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Goodbye Hong Kong: Territory sees rise in prospective emigrants

Political qualms and bad living conditions drive young people overseas

Pro-independence supporters take part in a New Year's Day march in Hong Kong. Uncertainty over the territory's political future is one reason why many young residents want to leave.   © Reuters

HONG KONG -- The number of young people looking to emigrate from Hong Kong is rising sharply, nearly 22 years after the former British colony was returned to China.

"I want to leave because Hong Kong is no longer what it used to be," said Jonathan Chan, a 24-year-old Hong Kong student at the University of British Columbia in Canada. "My plan is to get a master's degree in Canada, find a job, and start a new life."

Many other Hong Kongers share Chan's dream. According to a 2018 survey by Chinese University of Hong Kong, 51% of people between the ages of 18 and 30 said they are thinking about leaving the territory, up 5.5 percentage points from 2017.

Many respondents cited the frequent political protests, crowded living conditions and dissatisfaction with the ruling system as the main reasons to look for greener pastures.

Chan comes from a middle-class family, but despite having few financial worries, he is less than sanguine about the future. "I don't see how it's possible to be happy living in Hong Kong," he said.

These days, it is the better-educated residents who are looking to exit.

An official at Goldmax Immigration Consulting said that the number of requests for emigration advice is rising at about 20-30% annually. Clients are mainly in their 30s and 40s, but now even young married couples in their 20s are seeking advice, saying they want their children to study abroad.

According to Goldmax, Canada and Australia are the most popular destinations, followed by the U.K. and the U.S., all of which account for 80% of emigration requests. The official said that many are stressed over jobs and education in the territory. Political uncertainty is also driving more people to leave, the official said.

Life in Hong Kong turns extremely competitive upon entering elementary school and continues through college. After that, people find themselves stuck working long hours in jobs that leave most without the means to buy their own home.

According to research company Demographia, housing prices are 20.9 times higher than the average household's annual income in Hong Kong, compared with 3.9 times in the U.S. and 4.3 times in Canada. Among major cities, Hong Kong has been the most difficult in which to buy a home for the ninth consecutive year.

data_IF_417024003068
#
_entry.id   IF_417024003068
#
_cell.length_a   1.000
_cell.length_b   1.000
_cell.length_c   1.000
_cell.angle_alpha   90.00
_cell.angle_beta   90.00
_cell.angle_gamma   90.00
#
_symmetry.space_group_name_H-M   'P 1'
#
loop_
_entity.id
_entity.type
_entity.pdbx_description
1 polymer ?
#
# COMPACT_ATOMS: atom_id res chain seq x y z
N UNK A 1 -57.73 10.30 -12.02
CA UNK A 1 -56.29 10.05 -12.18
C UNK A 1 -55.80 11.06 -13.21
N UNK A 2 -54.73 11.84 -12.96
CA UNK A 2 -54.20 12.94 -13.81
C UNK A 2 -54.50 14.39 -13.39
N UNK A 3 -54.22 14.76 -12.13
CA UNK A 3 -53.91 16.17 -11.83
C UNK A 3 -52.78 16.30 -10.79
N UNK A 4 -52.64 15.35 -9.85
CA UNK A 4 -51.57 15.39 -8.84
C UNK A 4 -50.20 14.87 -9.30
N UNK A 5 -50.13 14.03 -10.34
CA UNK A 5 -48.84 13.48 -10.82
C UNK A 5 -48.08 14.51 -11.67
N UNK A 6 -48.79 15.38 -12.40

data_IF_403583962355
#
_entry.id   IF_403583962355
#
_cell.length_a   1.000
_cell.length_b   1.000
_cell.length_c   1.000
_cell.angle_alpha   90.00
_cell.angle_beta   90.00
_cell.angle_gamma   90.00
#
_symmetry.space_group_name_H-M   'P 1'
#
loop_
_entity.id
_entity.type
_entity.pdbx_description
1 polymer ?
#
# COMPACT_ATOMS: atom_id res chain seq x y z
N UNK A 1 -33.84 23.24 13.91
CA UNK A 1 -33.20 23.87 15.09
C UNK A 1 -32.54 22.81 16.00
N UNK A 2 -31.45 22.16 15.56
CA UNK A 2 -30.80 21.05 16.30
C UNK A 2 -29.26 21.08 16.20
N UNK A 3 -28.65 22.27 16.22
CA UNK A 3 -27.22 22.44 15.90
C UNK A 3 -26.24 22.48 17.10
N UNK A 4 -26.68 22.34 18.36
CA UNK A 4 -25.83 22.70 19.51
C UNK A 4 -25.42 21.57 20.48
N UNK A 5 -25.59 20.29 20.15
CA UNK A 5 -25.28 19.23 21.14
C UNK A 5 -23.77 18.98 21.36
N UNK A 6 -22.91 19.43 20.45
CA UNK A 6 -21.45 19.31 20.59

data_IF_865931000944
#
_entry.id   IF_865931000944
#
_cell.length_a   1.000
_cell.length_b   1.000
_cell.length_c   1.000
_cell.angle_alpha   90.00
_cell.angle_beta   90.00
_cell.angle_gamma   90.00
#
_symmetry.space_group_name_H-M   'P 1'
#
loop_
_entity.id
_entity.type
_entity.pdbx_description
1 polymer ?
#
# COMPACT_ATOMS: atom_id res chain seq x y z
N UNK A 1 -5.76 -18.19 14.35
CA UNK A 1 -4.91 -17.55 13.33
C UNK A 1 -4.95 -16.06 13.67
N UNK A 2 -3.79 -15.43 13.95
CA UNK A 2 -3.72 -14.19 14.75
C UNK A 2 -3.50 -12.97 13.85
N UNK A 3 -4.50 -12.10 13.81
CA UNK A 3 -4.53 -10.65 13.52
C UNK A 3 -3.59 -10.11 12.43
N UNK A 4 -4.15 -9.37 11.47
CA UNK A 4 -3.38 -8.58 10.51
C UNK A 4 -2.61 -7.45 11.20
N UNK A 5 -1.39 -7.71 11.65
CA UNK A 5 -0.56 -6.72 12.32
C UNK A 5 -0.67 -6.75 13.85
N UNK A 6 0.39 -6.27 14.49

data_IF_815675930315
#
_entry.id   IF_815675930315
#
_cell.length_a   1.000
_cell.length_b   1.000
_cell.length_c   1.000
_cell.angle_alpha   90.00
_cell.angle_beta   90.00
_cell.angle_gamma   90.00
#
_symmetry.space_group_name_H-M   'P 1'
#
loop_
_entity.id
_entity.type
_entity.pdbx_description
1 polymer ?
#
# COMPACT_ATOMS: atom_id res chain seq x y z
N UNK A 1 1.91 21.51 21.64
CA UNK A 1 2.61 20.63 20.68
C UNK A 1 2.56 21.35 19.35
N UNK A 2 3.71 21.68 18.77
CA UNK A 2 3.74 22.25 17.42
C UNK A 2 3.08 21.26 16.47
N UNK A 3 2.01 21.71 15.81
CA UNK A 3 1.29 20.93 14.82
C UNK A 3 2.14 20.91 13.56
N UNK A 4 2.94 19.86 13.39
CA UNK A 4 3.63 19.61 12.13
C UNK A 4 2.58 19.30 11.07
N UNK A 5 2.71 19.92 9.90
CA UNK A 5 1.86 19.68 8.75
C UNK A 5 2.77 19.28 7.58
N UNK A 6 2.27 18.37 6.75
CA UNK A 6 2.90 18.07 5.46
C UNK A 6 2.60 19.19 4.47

Despite this, the territory has been ranked as the third-best destination for millennials in Asia, trailing only Singapore and Tokyo, according to Singapore-based financial analysis ValueChampion. Hong Kong received good marks for low unemployment, but was rated poorly in terms of cost and quality of living.

About 1,270 Hong Kongers became permanent Canadian residents in 2017, more than double the figure from two years before, according to the Canadian government. It is estimated that 300,000 Hong Kongers have Canadian passports and increasing numbers of them want to leave the territory.

Political problems are not unique to China or Hong Kong. The U.S. has been cracking down on immigrants, and Meng Wanzhou, chief financial officer of Chinese telecom giant Huawei Technologies, remains under arrest in Canada. Meanwhile, uncertainties over Brexit loom large in the U.K. Still, there has been no major change in emigrants' favored destinations, according to the Goldmax representative.

During the 1980s, when the U.K. and China began discussing Hong Kong's future and after the Tiananmen Square turmoil, many Hong Kongers moved abroad. Emigration also spiked in 1997 before the territory's handover to China.

The difference these days is that it is the young who want to leave. More than four years after the pro-democracy 2014 Umbrella Movement failed, Hong Kong's young have become increasingly concerned over China's restrictive economic and political policies.

"It feels like Canada is a place where the government cares about its people, whereas in Hong Kong, the government does useless things," Chan said. "And when people voice their disapproval, [the government] tends to spite them."

The Hong Kong government is trying to encourage innovation among younger residents to change an economy currently dependent on trade, finance and real estate. This looks increasingly to be an uphill battle as the territory's frustrated millennials carve out new lives overseas.

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